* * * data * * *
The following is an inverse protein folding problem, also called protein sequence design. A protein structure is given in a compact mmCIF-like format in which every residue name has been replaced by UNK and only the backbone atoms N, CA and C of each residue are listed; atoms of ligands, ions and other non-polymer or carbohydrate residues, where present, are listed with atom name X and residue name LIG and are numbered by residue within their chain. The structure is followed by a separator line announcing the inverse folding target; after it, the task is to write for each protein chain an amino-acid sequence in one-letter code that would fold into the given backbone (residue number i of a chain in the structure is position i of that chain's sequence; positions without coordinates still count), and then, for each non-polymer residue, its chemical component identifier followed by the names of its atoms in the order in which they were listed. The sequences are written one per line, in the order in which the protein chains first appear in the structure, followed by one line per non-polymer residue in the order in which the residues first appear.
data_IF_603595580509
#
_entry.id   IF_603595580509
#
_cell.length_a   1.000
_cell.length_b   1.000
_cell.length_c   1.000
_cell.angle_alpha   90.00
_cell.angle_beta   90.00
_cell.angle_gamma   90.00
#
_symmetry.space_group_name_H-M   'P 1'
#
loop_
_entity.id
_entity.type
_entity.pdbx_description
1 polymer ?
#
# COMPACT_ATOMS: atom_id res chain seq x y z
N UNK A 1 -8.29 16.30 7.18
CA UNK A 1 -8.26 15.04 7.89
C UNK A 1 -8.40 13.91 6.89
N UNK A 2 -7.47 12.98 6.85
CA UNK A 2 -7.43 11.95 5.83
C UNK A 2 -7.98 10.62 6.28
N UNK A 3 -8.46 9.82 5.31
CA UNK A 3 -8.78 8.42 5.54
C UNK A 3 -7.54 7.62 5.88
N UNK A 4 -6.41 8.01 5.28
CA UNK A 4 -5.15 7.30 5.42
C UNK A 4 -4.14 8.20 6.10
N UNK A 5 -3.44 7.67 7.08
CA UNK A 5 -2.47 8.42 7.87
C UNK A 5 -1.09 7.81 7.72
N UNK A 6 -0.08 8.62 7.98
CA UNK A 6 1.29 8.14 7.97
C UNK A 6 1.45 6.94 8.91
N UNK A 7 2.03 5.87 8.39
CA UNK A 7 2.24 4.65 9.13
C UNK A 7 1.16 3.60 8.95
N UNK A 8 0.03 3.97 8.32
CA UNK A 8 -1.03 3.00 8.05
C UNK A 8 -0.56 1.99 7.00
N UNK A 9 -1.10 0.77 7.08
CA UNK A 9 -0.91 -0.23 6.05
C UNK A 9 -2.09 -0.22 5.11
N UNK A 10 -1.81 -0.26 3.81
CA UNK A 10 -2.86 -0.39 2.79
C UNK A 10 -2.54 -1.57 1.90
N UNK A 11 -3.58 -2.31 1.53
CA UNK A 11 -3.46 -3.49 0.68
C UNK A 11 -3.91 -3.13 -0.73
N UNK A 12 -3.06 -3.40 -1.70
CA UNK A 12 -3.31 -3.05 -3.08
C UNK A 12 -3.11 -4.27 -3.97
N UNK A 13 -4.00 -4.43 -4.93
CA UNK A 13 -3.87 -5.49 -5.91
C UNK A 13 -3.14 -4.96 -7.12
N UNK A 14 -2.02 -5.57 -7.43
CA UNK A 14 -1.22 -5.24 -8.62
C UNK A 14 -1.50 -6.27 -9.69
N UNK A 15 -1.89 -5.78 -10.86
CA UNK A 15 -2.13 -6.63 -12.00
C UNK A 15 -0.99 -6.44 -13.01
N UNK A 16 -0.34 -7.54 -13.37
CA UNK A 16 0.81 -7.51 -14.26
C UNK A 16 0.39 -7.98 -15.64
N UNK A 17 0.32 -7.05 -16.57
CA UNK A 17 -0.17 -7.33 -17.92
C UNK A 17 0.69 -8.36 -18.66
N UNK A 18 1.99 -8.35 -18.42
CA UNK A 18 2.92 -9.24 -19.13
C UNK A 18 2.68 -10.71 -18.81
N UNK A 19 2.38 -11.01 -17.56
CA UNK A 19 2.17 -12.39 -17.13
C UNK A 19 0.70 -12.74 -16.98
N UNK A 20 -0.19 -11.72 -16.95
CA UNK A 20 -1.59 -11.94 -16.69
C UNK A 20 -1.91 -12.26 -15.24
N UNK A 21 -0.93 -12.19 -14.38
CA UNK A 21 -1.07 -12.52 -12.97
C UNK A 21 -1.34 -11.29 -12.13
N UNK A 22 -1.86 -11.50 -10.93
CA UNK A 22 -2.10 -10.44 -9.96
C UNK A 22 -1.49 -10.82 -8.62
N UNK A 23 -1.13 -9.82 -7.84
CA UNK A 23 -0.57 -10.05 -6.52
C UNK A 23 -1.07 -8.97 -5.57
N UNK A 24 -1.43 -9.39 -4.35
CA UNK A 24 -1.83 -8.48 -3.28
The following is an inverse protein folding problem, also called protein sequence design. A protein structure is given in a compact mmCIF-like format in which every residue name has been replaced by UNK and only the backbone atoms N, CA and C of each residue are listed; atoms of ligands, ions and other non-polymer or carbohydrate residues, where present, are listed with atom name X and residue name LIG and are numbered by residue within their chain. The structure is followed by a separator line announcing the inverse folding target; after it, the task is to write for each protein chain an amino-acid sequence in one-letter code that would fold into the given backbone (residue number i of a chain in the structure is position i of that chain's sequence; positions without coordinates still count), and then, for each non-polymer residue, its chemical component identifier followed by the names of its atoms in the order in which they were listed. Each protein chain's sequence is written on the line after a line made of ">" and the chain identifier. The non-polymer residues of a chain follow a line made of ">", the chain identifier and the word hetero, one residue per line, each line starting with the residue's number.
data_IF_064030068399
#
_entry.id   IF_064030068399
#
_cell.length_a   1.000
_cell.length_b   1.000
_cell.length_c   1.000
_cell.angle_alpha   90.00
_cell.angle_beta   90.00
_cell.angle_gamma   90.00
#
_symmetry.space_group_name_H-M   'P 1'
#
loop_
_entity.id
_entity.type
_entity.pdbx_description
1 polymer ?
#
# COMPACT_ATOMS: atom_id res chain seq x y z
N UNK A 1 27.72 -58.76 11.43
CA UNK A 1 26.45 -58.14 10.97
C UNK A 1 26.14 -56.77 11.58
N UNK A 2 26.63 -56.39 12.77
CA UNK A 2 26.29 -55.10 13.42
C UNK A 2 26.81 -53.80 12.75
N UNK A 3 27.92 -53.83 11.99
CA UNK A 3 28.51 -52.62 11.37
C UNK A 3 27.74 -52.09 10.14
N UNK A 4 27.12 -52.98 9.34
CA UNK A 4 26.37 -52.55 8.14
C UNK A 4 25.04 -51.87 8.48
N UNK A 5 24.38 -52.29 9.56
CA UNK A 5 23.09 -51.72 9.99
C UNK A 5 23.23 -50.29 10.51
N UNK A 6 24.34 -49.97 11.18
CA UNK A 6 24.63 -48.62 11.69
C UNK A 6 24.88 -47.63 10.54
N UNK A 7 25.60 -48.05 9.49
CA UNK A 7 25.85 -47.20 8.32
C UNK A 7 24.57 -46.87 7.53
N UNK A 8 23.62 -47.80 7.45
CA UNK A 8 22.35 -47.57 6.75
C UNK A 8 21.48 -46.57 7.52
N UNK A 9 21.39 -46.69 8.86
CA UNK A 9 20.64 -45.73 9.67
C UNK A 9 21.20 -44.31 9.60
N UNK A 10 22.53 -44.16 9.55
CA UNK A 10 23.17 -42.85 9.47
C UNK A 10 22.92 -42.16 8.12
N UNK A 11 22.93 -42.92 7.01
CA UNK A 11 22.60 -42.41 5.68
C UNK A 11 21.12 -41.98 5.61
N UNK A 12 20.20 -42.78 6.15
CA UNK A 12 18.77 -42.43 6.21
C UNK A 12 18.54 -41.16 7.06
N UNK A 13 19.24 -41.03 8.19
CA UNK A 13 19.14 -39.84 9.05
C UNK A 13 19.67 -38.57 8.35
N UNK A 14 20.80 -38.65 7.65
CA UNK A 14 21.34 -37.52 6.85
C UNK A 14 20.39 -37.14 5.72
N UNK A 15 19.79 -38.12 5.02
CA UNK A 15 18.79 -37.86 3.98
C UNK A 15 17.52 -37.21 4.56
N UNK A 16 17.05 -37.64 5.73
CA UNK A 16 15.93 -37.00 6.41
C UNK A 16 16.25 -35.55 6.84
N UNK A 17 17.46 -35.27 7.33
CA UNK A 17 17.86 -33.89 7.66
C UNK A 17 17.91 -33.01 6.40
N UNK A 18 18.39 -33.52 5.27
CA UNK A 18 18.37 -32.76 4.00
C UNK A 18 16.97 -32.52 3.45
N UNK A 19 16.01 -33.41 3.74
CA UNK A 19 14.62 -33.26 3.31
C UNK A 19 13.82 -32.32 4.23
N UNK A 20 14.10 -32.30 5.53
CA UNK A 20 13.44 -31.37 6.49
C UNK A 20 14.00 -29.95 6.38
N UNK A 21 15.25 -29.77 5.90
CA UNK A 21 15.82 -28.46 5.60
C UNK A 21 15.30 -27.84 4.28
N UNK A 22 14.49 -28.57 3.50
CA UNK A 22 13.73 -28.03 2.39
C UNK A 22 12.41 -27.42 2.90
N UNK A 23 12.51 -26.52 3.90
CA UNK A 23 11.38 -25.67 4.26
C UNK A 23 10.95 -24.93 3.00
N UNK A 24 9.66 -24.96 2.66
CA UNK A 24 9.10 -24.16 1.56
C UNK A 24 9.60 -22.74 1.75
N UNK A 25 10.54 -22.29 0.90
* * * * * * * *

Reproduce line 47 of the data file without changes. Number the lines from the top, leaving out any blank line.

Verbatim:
CA UNK A 9 -0.91 -0.23 6.05